Muslims in the United States
Muslims represent a large and growing religious group in the United States, with an estimated 2.6 million adherents in 2,100 mosques in 2010. Their numbers have increased by more than 1 million—67 percent—since 2000.
Muslims live in every state, but more than half reside in just four: Texas (421,000), New York (393,000), Illinois (359,000), and California (273,000). Vermont has the smallest total: 300 adherents in one mosque.
Most US Muslims were born overseas (63%). They come from at least 77 countries, with the largest shares from the band of countries stretching across North Africa and the Middle East to South Asia.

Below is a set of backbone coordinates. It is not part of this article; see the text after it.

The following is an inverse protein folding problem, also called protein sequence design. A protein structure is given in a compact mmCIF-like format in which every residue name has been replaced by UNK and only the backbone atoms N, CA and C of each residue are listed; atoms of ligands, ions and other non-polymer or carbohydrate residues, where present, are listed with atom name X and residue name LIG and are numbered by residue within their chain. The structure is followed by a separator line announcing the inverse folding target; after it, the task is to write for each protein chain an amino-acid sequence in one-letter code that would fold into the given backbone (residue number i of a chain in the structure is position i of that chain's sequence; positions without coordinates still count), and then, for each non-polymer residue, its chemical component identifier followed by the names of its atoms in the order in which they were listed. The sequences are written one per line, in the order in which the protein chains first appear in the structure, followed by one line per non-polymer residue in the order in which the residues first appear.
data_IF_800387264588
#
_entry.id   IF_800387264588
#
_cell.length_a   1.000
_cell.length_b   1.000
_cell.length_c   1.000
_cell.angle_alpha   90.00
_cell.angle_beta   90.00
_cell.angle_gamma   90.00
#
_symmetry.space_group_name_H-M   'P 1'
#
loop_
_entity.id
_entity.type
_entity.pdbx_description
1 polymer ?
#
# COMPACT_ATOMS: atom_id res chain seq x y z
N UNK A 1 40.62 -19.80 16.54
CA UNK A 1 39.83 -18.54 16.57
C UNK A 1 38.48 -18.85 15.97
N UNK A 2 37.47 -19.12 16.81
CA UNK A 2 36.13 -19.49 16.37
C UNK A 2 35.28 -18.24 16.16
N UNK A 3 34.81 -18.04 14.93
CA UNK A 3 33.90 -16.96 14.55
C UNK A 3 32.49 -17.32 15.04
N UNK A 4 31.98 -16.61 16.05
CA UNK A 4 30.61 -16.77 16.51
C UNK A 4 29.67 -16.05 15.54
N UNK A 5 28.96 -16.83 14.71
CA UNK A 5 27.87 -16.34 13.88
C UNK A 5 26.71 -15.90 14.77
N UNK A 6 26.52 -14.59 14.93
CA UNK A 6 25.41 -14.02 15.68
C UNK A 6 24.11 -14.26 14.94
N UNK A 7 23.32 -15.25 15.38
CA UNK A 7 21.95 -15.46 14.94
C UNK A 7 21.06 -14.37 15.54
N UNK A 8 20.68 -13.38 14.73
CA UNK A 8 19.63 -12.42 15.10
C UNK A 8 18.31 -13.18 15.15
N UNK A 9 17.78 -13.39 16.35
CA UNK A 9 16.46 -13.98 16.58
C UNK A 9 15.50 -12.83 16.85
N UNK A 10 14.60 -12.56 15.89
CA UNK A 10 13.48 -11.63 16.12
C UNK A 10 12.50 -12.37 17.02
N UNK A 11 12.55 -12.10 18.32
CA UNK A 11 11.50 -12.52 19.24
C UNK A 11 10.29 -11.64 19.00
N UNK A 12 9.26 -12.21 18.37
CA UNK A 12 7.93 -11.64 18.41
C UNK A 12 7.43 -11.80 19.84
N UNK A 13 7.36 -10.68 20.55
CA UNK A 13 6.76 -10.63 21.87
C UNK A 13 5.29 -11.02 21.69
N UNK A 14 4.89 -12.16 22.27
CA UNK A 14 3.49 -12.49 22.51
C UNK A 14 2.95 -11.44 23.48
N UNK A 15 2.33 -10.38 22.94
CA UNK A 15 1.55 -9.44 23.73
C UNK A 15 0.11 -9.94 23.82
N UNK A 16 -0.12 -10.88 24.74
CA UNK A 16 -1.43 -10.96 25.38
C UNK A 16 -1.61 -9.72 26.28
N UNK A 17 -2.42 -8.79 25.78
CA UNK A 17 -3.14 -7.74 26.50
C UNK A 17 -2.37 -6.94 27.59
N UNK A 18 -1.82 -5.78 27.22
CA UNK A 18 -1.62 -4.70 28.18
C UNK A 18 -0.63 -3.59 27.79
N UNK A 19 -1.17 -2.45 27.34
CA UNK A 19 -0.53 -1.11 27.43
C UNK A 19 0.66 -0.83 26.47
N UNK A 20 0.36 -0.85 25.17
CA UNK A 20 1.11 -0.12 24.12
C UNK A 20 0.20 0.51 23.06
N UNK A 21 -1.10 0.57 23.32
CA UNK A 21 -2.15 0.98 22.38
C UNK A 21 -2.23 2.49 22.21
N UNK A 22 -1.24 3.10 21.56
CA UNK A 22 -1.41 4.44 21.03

Demographically, Muslim Americans differ in noticeable ways from other Americans. Some differences, such as their younger age profile and male majority, reflect a pattern typical of immigrant populations. The younger age profile helps explain other differences, such as the higher percentage of students, the smaller share of homeowners, and the lower income distribution.
Already the largest non-Christian faith group in the country, factors such as immigration, younger ages, and higher-than-average childbearing virtually guarantee that the number of Muslims will continue to grow for the foreseeable future.
Their increasing presence is an important marker of the changing religious landscape in the United States—and the opportunities and challenges that presents for Presbyterians as we seek to serve God faithfully in 21st-century America and to live into our denomination’s interfaith commitments.
Jack Marcum is coordinator of Research Services of the Presbyterian Mission Agency.